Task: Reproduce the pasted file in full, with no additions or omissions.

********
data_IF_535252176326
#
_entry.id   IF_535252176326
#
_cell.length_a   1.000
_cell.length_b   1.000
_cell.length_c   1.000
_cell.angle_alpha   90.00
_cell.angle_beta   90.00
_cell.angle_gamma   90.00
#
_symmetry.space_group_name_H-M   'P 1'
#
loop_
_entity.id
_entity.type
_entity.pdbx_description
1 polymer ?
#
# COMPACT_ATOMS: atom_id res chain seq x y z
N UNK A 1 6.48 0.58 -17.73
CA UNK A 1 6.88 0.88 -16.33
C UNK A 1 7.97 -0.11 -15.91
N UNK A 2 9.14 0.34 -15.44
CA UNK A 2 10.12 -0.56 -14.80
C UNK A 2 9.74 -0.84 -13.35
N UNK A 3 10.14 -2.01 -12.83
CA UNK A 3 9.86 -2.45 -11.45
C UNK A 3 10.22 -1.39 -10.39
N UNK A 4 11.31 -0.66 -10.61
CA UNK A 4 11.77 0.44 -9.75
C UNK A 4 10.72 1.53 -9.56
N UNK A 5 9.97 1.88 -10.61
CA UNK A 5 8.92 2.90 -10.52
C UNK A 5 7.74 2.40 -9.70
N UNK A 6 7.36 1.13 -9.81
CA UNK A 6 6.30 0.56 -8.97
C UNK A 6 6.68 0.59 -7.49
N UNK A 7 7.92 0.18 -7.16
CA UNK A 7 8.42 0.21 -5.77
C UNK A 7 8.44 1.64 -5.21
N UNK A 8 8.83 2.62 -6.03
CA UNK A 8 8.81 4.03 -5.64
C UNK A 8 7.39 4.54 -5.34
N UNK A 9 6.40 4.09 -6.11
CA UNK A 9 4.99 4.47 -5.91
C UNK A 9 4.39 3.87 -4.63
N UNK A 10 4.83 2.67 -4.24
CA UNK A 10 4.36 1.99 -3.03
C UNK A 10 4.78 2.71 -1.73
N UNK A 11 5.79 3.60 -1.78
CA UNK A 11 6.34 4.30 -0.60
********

data_IF_535252176326
#
_entry.id   IF_535252176326
#
_cell.length_a   1.000
_cell.length_b   1.000
_cell.length_c   1.000
_cell.angle_alpha   90.00
_cell.angle_beta   90.00
_cell.angle_gamma   90.00
#
_symmetry.space_group_name_H-M   'P 1'
#
loop_
_entity.id
_entity.type
_entity.pdbx_description
1 polymer ?
#
# COMPACT_ATOMS: atom_id res chain seq x y z
N UNK A 1 6.48 0.58 -17.73
CA UNK A 1 6.88 0.88 -16.33
C UNK A 1 7.97 -0.11 -15.91
N UNK A 2 9.14 0.34 -15.44
CA UNK A 2 10.12 -0.56 -14.80
C UNK A 2 9.74 -0.84 -13.35
N UNK A 3 10.14 -2.01 -12.83
CA UNK A 3 9.86 -2.45 -11.45
C UNK A 3 10.22 -1.39 -10.39
N UNK A 4 11.31 -0.66 -10.61
CA UNK A 4 11.77 0.44 -9.75
C UNK A 4 10.72 1.53 -9.56
N UNK A 5 9.97 1.88 -10.61
CA UNK A 5 8.92 2.90 -10.52
C UNK A 5 7.74 2.40 -9.70
N UNK A 6 7.36 1.13 -9.81
CA UNK A 6 6.30 0.56 -8.97
C UNK A 6 6.68 0.59 -7.49
N UNK A 7 7.92 0.18 -7.16
CA UNK A 7 8.42 0.21 -5.77
C UNK A 7 8.44 1.64 -5.21
N UNK A 8 8.83 2.62 -6.03
CA UNK A 8 8.81 4.03 -5.64
C UNK A 8 7.39 4.54 -5.34
N UNK A 9 6.40 4.09 -6.11
CA UNK A 9 4.99 4.47 -5.91
C UNK A 9 4.39 3.87 -4.63
N UNK A 10 4.83 2.67 -4.24
CA UNK A 10 4.36 1.99 -3.03
C UNK A 10 4.78 2.71 -1.73
N UNK A 11 5.79 3.60 -1.78
CA UNK A 11 6.34 4.30 -0.60